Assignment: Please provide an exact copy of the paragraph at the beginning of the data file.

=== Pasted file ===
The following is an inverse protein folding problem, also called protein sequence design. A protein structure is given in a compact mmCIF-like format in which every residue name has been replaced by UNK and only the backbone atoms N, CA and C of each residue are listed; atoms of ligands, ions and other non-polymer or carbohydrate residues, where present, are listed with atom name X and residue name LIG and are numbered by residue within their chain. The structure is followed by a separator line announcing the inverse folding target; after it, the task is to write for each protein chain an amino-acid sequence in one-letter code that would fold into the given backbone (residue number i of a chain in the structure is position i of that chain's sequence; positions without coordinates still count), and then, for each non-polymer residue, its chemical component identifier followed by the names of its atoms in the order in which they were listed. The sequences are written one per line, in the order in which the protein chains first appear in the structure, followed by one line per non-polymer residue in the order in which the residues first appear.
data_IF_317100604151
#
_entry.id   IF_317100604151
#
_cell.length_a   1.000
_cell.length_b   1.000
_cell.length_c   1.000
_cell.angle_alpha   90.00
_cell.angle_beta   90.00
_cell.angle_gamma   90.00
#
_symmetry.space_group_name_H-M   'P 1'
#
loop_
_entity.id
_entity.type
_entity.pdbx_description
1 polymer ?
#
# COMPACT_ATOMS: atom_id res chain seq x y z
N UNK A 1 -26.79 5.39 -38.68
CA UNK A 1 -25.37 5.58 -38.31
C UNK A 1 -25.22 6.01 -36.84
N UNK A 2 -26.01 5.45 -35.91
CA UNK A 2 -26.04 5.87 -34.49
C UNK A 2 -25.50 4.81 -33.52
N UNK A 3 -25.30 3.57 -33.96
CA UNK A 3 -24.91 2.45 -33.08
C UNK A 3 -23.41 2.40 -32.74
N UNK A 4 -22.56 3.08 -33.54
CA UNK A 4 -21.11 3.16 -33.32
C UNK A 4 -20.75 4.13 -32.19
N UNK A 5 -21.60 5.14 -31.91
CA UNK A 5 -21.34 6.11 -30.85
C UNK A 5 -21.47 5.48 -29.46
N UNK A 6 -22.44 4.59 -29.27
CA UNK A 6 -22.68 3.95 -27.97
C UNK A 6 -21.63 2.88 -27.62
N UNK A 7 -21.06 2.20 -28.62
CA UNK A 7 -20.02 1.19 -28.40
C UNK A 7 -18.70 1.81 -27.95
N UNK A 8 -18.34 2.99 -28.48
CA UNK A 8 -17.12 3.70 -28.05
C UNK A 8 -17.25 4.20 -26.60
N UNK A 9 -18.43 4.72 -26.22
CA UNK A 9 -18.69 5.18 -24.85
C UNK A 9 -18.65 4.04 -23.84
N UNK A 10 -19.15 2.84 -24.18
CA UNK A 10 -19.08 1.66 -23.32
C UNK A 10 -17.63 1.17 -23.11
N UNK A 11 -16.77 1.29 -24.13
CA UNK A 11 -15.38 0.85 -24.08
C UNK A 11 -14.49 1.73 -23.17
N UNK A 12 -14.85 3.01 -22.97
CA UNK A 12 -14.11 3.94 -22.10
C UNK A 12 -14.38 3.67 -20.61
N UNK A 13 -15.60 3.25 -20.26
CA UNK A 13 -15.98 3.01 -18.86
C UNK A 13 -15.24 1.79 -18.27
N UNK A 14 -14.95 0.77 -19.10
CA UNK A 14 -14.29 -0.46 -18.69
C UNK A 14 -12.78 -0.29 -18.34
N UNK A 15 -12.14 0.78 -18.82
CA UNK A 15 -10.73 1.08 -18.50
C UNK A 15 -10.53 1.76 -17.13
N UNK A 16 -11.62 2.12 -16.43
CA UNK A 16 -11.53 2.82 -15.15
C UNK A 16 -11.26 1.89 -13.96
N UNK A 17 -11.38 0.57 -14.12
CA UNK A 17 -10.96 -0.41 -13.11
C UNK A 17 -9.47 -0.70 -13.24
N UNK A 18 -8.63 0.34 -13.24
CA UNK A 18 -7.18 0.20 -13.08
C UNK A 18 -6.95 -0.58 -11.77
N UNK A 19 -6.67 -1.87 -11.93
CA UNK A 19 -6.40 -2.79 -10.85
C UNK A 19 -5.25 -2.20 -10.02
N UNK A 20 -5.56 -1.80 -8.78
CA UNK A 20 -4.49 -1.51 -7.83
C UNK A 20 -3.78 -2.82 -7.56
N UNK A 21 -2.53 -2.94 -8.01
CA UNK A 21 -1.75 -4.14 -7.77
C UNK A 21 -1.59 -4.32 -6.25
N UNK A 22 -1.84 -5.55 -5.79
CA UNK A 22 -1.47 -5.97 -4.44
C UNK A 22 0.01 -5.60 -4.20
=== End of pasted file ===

The following is an inverse protein folding problem, also called protein sequence design. A protein structure is given in a compact mmCIF-like format in which every residue name has been replaced by UNK and only the backbone atoms N, CA and C of each residue are listed; atoms of ligands, ions and other non-polymer or carbohydrate residues, where present, are listed with atom name X and residue name LIG and are numbered by residue within their chain. The structure is followed by a separator line announcing the inverse folding target; after it, the task is to write for each protein chain an amino-acid sequence in one-letter code that would fold into the given backbone (residue number i of a chain in the structure is position i of that chain's sequence; positions without coordinates still count), and then, for each non-polymer residue, its chemical component identifier followed by the names of its atoms in the order in which they were listed. The sequences are written one per line, in the order in which the protein chains first appear in the structure, followed by one line per non-polymer residue in the order in which the residues first appear.